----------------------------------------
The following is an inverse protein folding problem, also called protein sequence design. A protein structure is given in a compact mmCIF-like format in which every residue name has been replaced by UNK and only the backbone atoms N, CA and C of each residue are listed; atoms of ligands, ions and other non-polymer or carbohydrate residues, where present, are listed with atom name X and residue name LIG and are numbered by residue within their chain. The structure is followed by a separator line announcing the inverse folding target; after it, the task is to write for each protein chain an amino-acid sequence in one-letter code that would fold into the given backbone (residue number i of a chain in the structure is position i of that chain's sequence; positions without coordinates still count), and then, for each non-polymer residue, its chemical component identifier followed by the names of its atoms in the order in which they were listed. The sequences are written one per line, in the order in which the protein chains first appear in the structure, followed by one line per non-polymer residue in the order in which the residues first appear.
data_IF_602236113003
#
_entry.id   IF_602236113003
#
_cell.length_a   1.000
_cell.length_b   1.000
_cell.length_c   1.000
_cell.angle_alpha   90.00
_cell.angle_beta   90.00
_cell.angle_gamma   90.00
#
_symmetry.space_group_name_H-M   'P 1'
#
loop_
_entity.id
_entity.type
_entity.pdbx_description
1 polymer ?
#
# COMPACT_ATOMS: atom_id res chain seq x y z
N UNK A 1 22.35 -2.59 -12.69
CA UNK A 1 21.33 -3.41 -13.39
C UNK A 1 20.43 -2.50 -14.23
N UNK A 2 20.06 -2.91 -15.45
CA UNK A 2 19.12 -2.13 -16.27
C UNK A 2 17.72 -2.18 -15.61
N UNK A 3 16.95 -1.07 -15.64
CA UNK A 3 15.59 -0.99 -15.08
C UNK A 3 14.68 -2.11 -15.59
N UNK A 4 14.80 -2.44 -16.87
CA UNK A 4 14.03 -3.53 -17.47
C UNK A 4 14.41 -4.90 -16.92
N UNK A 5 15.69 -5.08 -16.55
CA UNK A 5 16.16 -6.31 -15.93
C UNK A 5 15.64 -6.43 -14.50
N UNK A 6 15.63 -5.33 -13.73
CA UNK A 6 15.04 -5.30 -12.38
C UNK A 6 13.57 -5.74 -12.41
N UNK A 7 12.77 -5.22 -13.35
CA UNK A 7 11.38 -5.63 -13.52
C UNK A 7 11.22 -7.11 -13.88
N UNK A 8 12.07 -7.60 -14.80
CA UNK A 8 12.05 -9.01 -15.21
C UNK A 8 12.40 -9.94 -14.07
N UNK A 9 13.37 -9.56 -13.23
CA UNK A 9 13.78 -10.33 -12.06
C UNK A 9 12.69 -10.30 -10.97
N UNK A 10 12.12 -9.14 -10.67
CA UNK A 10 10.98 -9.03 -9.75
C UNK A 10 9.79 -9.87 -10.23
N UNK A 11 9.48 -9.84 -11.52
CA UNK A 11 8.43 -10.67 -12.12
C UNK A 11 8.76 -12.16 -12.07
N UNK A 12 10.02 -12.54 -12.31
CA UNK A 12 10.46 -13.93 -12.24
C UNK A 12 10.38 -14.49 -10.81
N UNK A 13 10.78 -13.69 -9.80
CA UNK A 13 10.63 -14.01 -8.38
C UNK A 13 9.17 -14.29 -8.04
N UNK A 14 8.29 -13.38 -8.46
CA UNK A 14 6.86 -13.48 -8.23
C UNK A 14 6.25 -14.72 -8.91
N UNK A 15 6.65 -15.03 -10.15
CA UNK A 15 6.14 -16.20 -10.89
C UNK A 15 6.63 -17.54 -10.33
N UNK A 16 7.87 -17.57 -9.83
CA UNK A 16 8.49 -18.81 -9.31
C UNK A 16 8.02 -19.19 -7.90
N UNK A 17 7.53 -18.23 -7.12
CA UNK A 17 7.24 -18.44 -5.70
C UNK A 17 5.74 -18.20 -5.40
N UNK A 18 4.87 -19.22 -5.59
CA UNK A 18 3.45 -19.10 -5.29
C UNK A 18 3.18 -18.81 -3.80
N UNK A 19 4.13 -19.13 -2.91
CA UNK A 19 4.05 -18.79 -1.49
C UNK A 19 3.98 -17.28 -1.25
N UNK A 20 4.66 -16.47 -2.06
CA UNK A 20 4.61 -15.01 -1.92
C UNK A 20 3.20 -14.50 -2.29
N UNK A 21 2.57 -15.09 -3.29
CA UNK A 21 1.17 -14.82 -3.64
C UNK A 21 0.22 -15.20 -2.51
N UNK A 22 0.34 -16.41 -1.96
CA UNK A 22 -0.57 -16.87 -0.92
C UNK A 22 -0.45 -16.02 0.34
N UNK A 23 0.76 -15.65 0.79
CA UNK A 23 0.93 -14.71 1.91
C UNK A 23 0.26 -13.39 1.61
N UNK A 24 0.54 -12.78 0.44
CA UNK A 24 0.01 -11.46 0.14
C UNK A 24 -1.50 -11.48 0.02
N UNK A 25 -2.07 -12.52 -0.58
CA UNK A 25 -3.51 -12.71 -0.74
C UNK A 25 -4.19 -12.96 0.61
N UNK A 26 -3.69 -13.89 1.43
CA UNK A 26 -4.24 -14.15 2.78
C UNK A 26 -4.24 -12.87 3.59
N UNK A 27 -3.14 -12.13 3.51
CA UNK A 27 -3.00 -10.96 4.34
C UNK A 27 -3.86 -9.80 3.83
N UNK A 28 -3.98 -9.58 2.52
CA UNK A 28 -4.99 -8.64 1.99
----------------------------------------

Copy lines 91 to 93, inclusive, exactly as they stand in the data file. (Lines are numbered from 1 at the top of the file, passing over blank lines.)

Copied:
N UNK A 24 0.54 -12.78 0.44
CA UNK A 24 0.01 -11.46 0.14
C UNK A 24 -1.50 -11.48 0.02